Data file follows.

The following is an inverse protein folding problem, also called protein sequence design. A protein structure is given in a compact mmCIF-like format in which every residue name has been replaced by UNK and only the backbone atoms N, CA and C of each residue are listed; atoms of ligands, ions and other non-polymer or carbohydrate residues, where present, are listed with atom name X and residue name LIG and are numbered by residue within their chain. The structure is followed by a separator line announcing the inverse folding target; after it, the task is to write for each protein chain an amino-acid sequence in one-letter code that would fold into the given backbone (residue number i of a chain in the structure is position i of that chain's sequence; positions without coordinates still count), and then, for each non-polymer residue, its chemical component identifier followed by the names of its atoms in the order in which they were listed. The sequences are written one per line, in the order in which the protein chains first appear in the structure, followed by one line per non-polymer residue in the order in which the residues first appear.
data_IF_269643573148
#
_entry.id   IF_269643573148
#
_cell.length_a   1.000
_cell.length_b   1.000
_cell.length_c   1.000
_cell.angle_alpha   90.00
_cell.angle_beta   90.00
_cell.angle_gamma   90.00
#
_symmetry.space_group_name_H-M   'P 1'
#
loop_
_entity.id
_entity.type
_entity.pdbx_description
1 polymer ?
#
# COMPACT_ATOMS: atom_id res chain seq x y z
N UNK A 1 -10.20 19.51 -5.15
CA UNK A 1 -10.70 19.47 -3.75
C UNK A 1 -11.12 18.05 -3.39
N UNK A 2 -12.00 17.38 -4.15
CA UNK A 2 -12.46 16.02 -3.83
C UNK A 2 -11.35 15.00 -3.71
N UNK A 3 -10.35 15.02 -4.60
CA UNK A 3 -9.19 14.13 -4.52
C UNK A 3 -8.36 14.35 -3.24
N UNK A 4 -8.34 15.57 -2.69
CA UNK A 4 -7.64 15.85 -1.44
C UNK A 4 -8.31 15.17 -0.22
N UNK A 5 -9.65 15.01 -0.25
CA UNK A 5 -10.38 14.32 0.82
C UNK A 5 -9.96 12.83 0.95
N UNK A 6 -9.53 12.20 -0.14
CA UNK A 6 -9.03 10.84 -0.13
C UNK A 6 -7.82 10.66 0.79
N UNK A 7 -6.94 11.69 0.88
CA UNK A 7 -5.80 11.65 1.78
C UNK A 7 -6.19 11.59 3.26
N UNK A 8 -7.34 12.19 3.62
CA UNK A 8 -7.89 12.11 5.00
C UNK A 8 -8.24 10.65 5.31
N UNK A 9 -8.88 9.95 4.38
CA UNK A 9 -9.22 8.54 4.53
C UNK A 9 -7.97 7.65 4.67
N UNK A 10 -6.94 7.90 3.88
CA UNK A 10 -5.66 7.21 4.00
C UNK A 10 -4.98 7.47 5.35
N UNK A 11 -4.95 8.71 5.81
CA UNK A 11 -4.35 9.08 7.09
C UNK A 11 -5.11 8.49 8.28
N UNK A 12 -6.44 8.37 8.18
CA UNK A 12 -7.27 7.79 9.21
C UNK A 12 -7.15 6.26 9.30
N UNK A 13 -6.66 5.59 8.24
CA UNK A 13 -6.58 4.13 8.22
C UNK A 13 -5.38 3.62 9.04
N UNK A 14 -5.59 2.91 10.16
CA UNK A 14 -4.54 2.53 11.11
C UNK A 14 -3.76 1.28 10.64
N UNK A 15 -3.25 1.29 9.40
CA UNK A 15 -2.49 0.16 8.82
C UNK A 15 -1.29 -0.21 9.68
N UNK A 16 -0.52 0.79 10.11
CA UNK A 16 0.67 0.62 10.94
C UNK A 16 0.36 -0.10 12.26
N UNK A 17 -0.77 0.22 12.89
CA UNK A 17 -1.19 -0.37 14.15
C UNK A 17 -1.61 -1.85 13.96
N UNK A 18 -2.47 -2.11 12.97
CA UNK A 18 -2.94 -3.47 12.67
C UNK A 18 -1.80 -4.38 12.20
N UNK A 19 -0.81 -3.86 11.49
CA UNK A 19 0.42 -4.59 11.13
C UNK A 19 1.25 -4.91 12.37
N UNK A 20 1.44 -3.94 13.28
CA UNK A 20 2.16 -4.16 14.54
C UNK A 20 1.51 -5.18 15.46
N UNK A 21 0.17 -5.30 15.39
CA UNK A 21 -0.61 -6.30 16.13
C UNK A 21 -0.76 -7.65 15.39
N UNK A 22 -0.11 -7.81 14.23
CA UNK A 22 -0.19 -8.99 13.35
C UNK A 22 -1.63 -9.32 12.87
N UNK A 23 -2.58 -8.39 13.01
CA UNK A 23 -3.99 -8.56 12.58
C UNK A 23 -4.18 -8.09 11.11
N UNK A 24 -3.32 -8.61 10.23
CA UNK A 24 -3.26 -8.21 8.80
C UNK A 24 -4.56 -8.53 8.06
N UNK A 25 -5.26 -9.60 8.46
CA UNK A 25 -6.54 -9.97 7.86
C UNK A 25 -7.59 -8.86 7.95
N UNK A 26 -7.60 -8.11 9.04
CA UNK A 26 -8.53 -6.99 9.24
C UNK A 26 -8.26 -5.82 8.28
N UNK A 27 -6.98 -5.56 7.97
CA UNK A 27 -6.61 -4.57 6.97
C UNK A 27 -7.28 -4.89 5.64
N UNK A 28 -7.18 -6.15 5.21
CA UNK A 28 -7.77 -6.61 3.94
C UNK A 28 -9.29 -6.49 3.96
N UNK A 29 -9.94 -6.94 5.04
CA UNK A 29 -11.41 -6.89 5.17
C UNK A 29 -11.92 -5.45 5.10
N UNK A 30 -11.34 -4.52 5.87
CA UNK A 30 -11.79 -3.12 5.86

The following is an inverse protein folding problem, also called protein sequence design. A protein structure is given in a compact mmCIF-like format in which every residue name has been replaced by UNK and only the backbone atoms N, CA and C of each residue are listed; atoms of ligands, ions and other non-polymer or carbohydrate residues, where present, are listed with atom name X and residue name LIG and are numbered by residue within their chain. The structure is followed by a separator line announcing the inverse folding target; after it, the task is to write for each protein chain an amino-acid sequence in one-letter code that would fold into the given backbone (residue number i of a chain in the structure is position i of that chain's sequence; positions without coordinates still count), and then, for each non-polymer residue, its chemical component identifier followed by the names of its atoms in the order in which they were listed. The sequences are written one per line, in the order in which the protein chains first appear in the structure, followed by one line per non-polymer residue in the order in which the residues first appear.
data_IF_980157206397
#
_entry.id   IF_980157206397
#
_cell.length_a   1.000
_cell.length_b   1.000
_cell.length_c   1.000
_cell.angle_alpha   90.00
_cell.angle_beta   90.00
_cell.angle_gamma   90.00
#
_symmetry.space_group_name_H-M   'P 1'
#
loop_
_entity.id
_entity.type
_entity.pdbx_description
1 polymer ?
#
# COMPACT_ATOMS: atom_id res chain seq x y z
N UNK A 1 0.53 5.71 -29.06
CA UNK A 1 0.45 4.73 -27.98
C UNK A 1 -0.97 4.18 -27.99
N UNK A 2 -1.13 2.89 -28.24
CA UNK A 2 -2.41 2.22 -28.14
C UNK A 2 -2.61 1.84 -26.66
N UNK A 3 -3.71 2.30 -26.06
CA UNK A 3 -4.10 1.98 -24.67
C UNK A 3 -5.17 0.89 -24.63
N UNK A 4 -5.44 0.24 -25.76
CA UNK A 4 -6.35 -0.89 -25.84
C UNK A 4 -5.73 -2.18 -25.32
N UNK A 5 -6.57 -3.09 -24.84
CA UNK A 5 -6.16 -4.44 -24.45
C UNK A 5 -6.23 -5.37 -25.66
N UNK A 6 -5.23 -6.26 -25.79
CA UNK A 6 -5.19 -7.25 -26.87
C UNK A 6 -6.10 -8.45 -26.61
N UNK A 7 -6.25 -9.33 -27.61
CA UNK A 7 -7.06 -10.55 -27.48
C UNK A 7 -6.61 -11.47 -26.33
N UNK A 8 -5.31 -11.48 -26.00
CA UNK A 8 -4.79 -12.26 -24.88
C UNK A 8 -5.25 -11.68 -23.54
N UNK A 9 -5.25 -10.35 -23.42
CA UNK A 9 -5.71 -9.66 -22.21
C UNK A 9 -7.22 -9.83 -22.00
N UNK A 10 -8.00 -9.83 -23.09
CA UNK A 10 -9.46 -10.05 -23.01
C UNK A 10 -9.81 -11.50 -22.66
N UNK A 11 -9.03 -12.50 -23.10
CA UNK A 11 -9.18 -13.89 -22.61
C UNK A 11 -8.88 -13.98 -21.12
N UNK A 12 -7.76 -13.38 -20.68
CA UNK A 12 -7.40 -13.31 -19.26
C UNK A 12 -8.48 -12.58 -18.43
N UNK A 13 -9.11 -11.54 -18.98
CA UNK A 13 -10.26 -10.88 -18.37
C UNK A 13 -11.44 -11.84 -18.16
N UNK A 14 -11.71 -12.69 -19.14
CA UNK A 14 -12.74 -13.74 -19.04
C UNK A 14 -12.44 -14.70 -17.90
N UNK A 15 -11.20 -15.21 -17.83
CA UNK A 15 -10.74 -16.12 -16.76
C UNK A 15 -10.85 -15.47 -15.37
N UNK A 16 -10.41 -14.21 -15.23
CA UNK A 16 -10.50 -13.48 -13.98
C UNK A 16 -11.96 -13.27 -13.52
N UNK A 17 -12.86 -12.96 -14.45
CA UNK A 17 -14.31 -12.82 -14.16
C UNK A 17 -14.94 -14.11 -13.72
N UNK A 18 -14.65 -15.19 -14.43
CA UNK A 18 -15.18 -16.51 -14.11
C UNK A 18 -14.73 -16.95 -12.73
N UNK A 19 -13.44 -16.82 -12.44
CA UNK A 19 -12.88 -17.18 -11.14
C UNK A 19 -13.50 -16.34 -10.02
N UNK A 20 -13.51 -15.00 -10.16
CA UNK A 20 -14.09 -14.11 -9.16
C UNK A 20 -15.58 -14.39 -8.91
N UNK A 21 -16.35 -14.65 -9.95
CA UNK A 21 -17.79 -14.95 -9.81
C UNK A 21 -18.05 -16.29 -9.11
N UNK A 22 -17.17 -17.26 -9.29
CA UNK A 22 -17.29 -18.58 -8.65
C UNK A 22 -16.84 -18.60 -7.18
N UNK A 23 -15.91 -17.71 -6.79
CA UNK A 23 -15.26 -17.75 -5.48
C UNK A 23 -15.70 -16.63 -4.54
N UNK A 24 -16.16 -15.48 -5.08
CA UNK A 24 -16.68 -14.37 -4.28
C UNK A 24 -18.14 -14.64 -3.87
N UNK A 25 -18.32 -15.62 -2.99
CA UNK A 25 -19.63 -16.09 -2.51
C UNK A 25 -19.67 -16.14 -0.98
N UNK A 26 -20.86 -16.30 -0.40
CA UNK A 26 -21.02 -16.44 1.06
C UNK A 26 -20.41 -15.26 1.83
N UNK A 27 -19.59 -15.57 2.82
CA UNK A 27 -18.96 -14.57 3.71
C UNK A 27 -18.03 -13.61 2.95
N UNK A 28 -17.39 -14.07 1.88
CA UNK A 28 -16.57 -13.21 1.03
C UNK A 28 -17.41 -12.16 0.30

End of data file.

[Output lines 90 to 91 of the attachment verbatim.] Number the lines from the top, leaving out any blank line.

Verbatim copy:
C UNK A 23 -4.18 -8.09 11.11
N UNK A 24 -3.32 -8.61 10.23